DAX-Sentiment: Blockupy the Bears?
16 May 2012. FRANKFURT (Börse Frankfurt). Today marks the start of a four-day long anti-capitalist demonstration in Frankfurt. Dubbed ‘Blockupy’, the protest aims to literally close down Germany’s financial capital with Occupy support drafted in from across Europe. The city’s bankers have already decided it would be wiser not to be there when the protesters arrive. Investment bank trading floors have been temporarily transferred to redundant facilities in other cities; the ECB Governing Council brought forward a meeting planned for today so that they and most of the staff could stay home. Boerse Frankfurt’s poll of domestic institutional DAX investors, many of whom are based in the city, reflects some 20 percent fewer respondents. This too could be a result of Blockupy. There is no reason to believe that this will bias the results one way or another, as those absent could just as easily be bullish as bearish.
A cynic might say that fund managers who are so anxious about the arrival of a few anti-capitalism protesters, might also be similarly cautious in their investing, i.e., not aggressively bullish. But we consider that such assumptions go too far. On the contrary, there is a good deal of consistency in this week’s responses. Firstly, the stark market polarisation we noted in the previous poll is still very present; it even increased slightly. A further seven percent of the panel left the ‘unchanged’ camp – this category has not been so unpopular since December 2009 – wholly in favour of the bulls. The pessimists lost a few members this week but, at 39 percent of the entire panel, their number is comfortably above the long-term average. This development is quite common in a polarised situation: the respondents that are most flexible in their opinions are those who were previously uncommitted; everyone else, part from the odd profit-taker, tends to stick to their guns.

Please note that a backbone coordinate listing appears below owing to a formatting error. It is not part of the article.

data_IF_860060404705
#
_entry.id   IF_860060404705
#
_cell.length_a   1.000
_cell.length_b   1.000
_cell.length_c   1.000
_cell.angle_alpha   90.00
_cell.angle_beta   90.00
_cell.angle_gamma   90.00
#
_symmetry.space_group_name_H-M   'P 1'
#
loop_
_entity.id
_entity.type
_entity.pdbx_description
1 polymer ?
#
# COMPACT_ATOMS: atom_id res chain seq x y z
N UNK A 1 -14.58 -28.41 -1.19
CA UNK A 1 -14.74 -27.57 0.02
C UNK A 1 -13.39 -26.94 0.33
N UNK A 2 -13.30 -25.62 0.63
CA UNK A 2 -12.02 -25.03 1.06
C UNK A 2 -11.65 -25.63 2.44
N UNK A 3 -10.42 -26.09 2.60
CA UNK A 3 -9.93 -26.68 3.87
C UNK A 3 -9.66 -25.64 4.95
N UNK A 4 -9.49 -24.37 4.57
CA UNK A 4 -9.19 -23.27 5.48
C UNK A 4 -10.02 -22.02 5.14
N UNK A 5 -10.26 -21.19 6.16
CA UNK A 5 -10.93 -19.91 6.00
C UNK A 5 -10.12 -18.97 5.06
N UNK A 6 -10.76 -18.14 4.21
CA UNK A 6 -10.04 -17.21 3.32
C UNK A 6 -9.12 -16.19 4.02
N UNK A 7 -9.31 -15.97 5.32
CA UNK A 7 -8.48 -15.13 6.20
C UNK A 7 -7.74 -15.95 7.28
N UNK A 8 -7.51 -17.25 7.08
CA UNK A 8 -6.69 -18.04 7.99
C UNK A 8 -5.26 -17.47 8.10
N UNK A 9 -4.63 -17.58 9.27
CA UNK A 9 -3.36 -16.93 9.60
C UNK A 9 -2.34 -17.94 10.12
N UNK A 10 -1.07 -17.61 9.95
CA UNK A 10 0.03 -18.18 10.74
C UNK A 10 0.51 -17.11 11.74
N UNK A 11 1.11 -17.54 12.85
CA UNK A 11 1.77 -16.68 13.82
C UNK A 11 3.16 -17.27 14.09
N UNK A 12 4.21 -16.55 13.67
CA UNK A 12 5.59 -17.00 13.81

The ones who were able to take profit were, of course, the bears, as the DAX lost some 1.6 percent on the week. But it only managed to make a fractionally lower intraday low compared to the previous week, so this is not what managers would describe as ‘downside follow-through’. As we indicated last week, under these conditions, one had to expect some buying. This might sound counter-intuitive given what is obviously a worsening development in the eurozone economic crisis. However, one must remember that investors quite reasonably consider the DAX reaction to the Greece news to be overdone. For instance, following the news that Greece would proceed with new elections, the DAX promptly fell two percent. Two percent! US markets also fell, as did the Asian indices on the subsequent day, all supposedly on the back of Greece. The total loss of worldwide stock market capitalisation on a single day was greater than the entire GDP of the Hellenic state. So clearly, at least in the short-term, the market reaction could not be due solely to a Greek election or even to the prospect that a eurozone member could leave the club.
A broader, grimmer, and longer-term concern serves as a backdrop to the development in Greece. In another recent survey of global fund managers the country that came after Greece as the most likely to deliver a negative surprise in the next 12 months, was not Spain, Italy or Portugal, but France. Investor anxiety has leapfrogged the eurozone periphery completely and settled firmly in the core. So although the DAX may have neared the levels where many domestic investors believe the correction is starting to look well done, we doubt their bullish ambitions extend beyond the highs seen just a couple of weeks ago.
© 16 May 2012/ Joachim Goldberg, cognitrend
|Total||47 %||39 %||14 %|
|From prev. analysis||+10 %||-3 %||-7 %|
DAX 16/05/2012, 12.00 p.m. 6.350 points (-1,57 % from previous analysis), Bull/Bear-Index: 54.4 points